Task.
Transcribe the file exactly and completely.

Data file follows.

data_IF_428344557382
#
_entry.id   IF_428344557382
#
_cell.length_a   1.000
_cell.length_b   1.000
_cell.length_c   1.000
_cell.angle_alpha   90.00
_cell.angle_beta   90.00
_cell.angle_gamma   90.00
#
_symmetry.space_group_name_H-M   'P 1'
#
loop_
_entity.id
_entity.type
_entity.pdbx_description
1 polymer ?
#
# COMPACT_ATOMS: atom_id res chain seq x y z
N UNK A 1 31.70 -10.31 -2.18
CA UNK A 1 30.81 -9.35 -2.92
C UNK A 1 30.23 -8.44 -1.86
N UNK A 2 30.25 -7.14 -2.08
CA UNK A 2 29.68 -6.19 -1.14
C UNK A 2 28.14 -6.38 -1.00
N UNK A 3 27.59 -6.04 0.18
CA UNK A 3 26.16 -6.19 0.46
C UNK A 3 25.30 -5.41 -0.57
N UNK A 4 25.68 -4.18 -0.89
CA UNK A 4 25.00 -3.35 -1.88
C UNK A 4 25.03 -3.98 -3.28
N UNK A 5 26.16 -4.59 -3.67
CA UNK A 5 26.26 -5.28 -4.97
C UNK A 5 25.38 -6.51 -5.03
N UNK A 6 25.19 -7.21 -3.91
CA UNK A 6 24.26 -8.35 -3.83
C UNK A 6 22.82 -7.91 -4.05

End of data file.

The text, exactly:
data_IF_428344557382
#
_entry.id   IF_428344557382
#
_cell.length_a   1.000
_cell.length_b   1.000
_cell.length_c   1.000
_cell.angle_alpha   90.00
_cell.angle_beta   90.00
_cell.angle_gamma   90.00
#
_symmetry.space_group_name_H-M   'P 1'
#
loop_
_entity.id
_entity.type
_entity.pdbx_description
1 polymer ?
#
# COMPACT_ATOMS: atom_id res chain seq x y z
N UNK A 1 31.70 -10.31 -2.18
CA UNK A 1 30.81 -9.35 -2.92
C UNK A 1 30.23 -8.44 -1.86
N UNK A 2 30.25 -7.14 -2.08
CA UNK A 2 29.68 -6.19 -1.14
C UNK A 2 28.14 -6.38 -1.00
N UNK A 3 27.59 -6.04 0.18
CA UNK A 3 26.16 -6.19 0.46
C UNK A 3 25.30 -5.41 -0.57
N UNK A 4 25.68 -4.18 -0.89
CA UNK A 4 25.00 -3.35 -1.88
C UNK A 4 25.03 -3.98 -3.28
N UNK A 5 26.16 -4.59 -3.67
CA UNK A 5 26.26 -5.28 -4.97
C UNK A 5 25.38 -6.51 -5.03
N UNK A 6 25.19 -7.21 -3.91
CA UNK A 6 24.26 -8.35 -3.83
C UNK A 6 22.82 -7.91 -4.05